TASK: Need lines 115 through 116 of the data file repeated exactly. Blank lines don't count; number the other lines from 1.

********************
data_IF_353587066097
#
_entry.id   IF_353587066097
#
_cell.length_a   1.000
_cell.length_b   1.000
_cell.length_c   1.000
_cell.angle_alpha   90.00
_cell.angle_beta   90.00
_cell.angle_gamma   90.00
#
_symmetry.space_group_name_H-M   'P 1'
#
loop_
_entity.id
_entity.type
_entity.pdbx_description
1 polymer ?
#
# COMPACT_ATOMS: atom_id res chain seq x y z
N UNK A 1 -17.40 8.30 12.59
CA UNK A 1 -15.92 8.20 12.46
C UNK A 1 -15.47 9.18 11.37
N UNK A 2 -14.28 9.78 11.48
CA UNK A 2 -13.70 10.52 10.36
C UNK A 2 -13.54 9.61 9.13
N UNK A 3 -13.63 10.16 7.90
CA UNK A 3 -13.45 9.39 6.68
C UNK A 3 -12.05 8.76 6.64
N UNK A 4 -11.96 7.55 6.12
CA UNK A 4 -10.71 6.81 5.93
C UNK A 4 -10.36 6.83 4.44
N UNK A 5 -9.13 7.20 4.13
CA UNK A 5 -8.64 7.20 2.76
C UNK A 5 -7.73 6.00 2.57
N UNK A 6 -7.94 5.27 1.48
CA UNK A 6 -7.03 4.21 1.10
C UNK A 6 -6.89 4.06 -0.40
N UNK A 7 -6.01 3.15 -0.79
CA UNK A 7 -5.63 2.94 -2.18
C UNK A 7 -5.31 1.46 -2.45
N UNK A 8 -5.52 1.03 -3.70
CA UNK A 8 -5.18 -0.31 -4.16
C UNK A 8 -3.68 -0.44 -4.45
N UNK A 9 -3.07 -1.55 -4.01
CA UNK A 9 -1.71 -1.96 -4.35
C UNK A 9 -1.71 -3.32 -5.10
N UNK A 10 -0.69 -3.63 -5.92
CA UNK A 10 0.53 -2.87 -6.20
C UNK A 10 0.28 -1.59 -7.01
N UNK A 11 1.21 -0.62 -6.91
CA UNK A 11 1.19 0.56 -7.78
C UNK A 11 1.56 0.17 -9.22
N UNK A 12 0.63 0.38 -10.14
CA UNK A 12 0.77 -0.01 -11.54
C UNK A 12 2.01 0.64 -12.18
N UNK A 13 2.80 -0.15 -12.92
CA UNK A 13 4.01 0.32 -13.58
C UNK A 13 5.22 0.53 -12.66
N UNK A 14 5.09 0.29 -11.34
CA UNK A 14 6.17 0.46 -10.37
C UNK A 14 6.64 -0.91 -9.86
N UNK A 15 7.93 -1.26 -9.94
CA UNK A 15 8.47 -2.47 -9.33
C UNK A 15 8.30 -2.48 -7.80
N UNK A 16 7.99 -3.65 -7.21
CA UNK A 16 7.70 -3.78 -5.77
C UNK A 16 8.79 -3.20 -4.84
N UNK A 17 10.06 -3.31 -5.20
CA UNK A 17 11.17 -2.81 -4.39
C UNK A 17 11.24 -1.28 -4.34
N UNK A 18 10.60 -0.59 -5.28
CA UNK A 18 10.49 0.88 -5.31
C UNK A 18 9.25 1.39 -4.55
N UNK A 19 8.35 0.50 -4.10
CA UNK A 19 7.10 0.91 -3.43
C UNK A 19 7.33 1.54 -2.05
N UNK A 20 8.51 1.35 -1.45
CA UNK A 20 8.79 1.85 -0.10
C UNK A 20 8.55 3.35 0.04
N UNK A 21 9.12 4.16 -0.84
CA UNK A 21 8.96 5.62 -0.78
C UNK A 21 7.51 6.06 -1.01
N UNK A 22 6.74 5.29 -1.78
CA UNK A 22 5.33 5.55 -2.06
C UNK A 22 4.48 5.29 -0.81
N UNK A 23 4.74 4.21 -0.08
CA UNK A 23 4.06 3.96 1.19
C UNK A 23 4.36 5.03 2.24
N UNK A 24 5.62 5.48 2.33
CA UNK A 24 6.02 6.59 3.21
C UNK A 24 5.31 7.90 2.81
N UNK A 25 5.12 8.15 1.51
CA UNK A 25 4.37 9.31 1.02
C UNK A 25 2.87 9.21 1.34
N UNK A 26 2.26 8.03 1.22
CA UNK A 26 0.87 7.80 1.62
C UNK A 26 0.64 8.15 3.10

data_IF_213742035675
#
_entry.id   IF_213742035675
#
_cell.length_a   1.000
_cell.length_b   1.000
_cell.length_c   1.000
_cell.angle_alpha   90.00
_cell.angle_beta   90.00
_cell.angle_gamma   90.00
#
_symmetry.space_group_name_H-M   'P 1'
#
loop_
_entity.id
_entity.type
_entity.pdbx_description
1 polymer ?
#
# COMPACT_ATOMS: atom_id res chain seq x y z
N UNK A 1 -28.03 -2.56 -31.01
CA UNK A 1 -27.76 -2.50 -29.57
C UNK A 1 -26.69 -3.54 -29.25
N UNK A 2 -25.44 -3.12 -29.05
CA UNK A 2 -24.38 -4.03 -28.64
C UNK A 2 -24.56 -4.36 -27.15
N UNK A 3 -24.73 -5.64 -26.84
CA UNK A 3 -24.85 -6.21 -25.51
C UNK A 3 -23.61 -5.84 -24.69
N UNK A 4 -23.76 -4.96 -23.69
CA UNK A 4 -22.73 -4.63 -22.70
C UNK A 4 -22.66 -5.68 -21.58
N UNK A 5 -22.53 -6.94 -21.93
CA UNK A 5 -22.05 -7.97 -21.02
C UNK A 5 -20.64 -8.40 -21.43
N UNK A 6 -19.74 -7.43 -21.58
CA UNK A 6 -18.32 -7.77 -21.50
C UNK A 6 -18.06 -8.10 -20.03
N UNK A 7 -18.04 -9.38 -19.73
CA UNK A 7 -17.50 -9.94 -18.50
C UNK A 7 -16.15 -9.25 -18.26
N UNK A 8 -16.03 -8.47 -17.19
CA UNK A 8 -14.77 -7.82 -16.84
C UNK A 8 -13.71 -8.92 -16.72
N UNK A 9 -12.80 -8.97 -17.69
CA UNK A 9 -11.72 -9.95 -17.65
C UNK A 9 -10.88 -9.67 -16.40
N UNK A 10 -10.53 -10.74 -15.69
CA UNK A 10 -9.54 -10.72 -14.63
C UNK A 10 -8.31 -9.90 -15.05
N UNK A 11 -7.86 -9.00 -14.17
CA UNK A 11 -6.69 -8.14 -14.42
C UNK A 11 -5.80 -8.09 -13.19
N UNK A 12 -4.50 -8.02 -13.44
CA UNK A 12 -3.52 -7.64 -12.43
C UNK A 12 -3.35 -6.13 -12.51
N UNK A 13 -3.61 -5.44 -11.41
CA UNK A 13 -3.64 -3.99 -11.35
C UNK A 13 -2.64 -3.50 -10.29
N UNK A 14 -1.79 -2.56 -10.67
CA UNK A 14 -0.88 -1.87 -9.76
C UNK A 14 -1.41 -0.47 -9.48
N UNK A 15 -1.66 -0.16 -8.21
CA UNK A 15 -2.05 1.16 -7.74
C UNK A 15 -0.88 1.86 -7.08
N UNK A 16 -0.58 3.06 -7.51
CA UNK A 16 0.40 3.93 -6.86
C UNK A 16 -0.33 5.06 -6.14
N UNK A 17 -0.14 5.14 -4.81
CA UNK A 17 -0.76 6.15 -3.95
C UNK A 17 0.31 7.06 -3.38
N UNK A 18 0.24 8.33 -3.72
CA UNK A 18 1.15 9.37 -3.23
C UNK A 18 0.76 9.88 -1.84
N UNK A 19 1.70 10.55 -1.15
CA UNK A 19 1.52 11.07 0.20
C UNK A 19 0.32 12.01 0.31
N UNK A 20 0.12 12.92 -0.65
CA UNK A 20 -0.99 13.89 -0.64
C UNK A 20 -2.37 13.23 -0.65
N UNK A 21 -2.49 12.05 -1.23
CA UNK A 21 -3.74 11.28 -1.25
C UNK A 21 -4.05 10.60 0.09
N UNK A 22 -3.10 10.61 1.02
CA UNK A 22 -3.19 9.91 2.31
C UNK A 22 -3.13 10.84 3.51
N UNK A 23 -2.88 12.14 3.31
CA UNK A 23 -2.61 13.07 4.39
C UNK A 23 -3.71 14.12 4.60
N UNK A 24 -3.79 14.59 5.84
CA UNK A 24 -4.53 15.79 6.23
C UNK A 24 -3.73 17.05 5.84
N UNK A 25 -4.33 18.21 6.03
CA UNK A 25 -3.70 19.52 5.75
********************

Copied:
_entity.pdbx_description
1 polymer ?